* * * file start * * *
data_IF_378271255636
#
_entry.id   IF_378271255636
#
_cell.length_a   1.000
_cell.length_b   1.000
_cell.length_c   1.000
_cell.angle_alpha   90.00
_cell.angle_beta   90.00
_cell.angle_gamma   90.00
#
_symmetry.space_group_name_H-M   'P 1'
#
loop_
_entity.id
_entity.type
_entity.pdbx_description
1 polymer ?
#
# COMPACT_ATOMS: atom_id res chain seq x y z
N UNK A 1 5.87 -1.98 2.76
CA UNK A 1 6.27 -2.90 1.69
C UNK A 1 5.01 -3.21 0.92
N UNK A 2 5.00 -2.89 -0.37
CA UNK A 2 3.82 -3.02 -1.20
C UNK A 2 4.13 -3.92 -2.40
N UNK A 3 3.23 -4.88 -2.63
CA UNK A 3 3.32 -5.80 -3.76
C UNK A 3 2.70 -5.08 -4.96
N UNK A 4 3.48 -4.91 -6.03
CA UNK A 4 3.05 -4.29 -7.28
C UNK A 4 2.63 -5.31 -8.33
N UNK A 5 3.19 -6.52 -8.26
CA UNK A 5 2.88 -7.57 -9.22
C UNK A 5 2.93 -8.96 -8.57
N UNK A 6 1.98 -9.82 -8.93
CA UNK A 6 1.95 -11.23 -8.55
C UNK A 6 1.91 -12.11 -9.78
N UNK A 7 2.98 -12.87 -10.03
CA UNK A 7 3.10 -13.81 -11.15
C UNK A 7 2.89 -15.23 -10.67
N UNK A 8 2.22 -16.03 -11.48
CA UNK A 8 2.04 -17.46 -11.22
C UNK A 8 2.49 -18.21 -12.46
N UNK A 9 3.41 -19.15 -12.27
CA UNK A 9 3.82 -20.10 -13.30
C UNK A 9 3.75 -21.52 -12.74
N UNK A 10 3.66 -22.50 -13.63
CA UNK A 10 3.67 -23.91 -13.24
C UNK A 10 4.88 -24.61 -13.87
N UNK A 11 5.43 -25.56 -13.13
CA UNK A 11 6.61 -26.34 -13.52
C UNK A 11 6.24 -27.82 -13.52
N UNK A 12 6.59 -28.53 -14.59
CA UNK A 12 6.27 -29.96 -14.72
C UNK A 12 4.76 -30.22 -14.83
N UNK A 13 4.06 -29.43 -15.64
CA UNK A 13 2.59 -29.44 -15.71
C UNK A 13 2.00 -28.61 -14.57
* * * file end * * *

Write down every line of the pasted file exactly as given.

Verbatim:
data_IF_378271255636
#
_entry.id   IF_378271255636
#
_cell.length_a   1.000
_cell.length_b   1.000
_cell.length_c   1.000
_cell.angle_alpha   90.00
_cell.angle_beta   90.00
_cell.angle_gamma   90.00
#
_symmetry.space_group_name_H-M   'P 1'
#
loop_
_entity.id
_entity.type
_entity.pdbx_description
1 polymer ?
#
# COMPACT_ATOMS: atom_id res chain seq x y z
N UNK A 1 5.87 -1.98 2.76
CA UNK A 1 6.27 -2.90 1.69
C UNK A 1 5.01 -3.21 0.92
N UNK A 2 5.00 -2.89 -0.37
CA UNK A 2 3.82 -3.02 -1.20
C UNK A 2 4.13 -3.92 -2.40
N UNK A 3 3.23 -4.88 -2.63
CA UNK A 3 3.32 -5.80 -3.76
C UNK A 3 2.70 -5.08 -4.96
N UNK A 4 3.48 -4.91 -6.03
CA UNK A 4 3.05 -4.29 -7.28
C UNK A 4 2.63 -5.31 -8.33
N UNK A 5 3.19 -6.52 -8.26
CA UNK A 5 2.88 -7.57 -9.22
C UNK A 5 2.93 -8.96 -8.57
N UNK A 6 1.98 -9.82 -8.93
CA UNK A 6 1.95 -11.23 -8.55
C UNK A 6 1.91 -12.11 -9.78
N UNK A 7 2.98 -12.87 -10.03
CA UNK A 7 3.10 -13.81 -11.15
C UNK A 7 2.89 -15.23 -10.67
N UNK A 8 2.22 -16.03 -11.48
CA UNK A 8 2.04 -17.46 -11.22
C UNK A 8 2.49 -18.21 -12.46
N UNK A 9 3.41 -19.15 -12.27
CA UNK A 9 3.82 -20.10 -13.30
C UNK A 9 3.75 -21.52 -12.74
N UNK A 10 3.66 -22.50 -13.63
CA UNK A 10 3.67 -23.91 -13.24
C UNK A 10 4.88 -24.61 -13.87
N UNK A 11 5.43 -25.56 -13.13
CA UNK A 11 6.61 -26.34 -13.52
C UNK A 11 6.24 -27.82 -13.52
N UNK A 12 6.59 -28.53 -14.59
CA UNK A 12 6.27 -29.96 -14.72
C UNK A 12 4.76 -30.22 -14.83
N UNK A 13 4.06 -29.43 -15.64
CA UNK A 13 2.59 -29.44 -15.71
C UNK A 13 2.00 -28.61 -14.57